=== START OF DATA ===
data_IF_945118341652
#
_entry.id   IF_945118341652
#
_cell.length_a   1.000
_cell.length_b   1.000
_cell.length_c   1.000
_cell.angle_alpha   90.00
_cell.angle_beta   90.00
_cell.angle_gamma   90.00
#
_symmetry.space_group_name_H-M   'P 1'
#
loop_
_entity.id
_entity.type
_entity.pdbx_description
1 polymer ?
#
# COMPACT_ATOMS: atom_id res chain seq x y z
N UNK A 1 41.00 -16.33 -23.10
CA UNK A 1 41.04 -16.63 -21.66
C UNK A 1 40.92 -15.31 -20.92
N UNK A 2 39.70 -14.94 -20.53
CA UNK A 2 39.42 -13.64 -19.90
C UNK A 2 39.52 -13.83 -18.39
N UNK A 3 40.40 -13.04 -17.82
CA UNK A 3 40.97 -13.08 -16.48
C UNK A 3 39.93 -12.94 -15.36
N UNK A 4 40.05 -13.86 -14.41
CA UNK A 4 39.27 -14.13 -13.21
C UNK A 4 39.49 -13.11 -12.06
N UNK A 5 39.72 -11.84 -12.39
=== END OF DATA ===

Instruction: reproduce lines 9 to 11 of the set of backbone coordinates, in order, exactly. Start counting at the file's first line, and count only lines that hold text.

_cell.angle_beta   90.00
_cell.angle_gamma   90.00
#